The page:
The economy may be lean on traditional full-time jobs, but it could help bulk up the bottom line for foodservice operations. While the population occupying conventional offices may be shrinking, there’s plenty of room for growth at coffee shops and restaurants who can cater to the growing cadre of workers hungry for communal office space.
With 15 million Americans self-employed1 and 43% of the U.S. workforce projected to be part of the gig economy by 2020,2 communal office space and snacks could be especially appealing combo.
Over the years, as the shift from traditional work to the gig economy took shape, coffee shops developed a reputation as de facto workplaces for self-employed professionals. Workers lounging with their laptops became a familiar sight at the local Starbucks—so much so, Microsoft Outlook released a special feature to schedule meetings there.1
When Starbucks introduced free, unlimited Wi-Fi at its stores, the self-employed began to pour in and a new source of revenue began to brew. “Having an Internet connection should be as frictionless as possible,” said Adam Brotman, the Starbucks executive who led the push for free Wi-Fi as a cornerstone of Starbucks’ mission to adapt to the needs of a changing workforce.1
Known for its signature premium products and distinctive flavor profiles, the Starbucks brand also established a reputation as a worker-friendly environment for the self-employed.
Now free Wi-Fi has become a foodservice staple, with 80% of millennials surveyed having used it in a restaurant in the last year.3 It was the perfect way to connect with digitally demanding younger consumers and freelancers who could perk up business during off-peak hours. “We provide a comfortable venue where you can be alone or with other people and think and do work,” Brotman explained.1 “That’s always been the case, but it’s more important than ever now that work is so modular and bite-sized.”1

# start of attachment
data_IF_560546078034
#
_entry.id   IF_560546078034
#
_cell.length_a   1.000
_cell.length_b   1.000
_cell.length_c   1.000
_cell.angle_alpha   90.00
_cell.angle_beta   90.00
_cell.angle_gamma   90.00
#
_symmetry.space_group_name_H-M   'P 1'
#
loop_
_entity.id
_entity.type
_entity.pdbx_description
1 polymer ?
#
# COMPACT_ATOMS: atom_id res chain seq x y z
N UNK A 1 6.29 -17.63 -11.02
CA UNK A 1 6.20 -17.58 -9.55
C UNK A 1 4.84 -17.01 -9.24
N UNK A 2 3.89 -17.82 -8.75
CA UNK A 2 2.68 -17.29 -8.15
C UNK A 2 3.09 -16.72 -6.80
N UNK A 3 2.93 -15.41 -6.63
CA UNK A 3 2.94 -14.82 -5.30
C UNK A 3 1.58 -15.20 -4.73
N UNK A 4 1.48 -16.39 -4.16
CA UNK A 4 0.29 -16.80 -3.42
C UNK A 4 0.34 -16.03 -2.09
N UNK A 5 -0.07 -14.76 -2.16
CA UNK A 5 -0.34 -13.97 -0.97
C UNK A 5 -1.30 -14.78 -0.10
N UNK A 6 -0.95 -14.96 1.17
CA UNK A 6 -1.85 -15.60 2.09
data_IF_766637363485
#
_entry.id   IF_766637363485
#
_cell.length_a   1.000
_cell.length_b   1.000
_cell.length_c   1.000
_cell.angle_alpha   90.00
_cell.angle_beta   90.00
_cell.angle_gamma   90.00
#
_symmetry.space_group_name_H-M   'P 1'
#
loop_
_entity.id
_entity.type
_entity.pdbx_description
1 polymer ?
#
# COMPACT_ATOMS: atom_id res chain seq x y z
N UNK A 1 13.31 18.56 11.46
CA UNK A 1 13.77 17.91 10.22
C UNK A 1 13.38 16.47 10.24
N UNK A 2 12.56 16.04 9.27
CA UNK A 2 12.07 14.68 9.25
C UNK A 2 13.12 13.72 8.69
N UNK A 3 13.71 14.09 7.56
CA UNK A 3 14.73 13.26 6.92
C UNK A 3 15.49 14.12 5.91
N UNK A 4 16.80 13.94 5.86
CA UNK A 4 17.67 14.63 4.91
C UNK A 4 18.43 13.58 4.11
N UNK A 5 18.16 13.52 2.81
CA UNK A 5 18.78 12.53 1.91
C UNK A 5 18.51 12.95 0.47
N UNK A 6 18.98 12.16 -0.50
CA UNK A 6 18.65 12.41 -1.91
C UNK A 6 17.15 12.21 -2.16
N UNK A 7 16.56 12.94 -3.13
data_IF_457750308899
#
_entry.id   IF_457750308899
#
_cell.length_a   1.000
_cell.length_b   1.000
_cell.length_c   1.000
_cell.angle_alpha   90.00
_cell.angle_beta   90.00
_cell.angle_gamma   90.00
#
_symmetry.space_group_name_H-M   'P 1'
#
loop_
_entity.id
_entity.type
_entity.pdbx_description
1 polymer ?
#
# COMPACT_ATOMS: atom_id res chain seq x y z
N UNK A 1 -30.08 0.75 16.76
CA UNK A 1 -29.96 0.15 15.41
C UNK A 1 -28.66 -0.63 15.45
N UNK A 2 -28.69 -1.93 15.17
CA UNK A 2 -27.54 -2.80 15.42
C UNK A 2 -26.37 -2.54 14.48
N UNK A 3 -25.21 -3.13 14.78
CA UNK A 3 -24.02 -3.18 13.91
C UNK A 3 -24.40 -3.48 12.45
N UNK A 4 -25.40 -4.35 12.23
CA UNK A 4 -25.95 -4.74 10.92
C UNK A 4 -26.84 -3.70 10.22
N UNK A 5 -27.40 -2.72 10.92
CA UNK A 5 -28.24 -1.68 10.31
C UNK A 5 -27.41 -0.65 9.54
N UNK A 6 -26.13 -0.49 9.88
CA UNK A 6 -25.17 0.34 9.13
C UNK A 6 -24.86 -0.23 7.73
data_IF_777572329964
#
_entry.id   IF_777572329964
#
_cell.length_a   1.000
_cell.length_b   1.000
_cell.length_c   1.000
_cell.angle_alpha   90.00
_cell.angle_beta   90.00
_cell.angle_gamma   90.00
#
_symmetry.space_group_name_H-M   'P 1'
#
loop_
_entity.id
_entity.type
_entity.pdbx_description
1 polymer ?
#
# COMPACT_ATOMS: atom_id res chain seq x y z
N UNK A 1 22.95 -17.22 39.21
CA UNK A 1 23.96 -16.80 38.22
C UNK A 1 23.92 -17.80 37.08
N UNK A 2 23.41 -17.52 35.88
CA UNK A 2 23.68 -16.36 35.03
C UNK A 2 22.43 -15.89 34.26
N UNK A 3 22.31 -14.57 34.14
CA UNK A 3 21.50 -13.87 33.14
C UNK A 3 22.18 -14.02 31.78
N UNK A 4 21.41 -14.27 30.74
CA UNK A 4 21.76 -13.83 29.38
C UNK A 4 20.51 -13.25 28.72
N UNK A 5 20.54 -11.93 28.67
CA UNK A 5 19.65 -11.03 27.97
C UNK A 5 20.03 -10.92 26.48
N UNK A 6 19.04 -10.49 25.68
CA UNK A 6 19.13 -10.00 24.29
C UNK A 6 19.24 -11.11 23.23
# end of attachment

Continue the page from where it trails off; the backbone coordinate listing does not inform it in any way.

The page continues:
Restaurant Operations Open to Workspace Innovation
As Inc. magazine reported, research studies have shown increases in efficiency, engagement and job satisfaction among people who work from home.4 These results have helped spur the trend of companies allowing employees the flexibility to work offsite—often as an incentive to attract and retain millennial staff.4
With so many Americans joining the ranks of the office-less workforce, often with the blessing of their employer, it’s no wonder that restaurants are now offering communal office space. In New York City, where commercial rents tend to be sky-high and margins vice-tight, it makes sense for foodservice establishments to loan out their space during hours when they’re not open.
In the two years since it launched, the co-working space rental company Spacious has transformed 25 upscale restaurants in New York and San Francisco into weekday work havens for the office-deprived.5 Now Spacious is feeding on $9 million in venture capital to expand up to 100 spaces this year.5
Converting high-end restaurant space to workspace may help solve the problem of costly waste during off hours. As Preston Pesek, Spacious’s cofounder, pointed out: “Not only is it an aesthetically beautiful environment that’s going to inefficient use, but the energy that it takes to keep it open, and the amount of resources that it took designing the interior and building it out. If it’s only open between 6 p.m. and midnight, that represents a huge waste.”6
As a result, the door is open for foodservice operations to serve a new and growing consumer base with flexible work hours. Given how young consumers have come of age in the gig economy, it may make sense to leverage millennial demand for satisfying flavor experiences, while keeping in mind the importance of brand trust.
Contact us now to find out how our popular brands can help you attract more self-employed and remotely employed customers during peak and off-peak hours.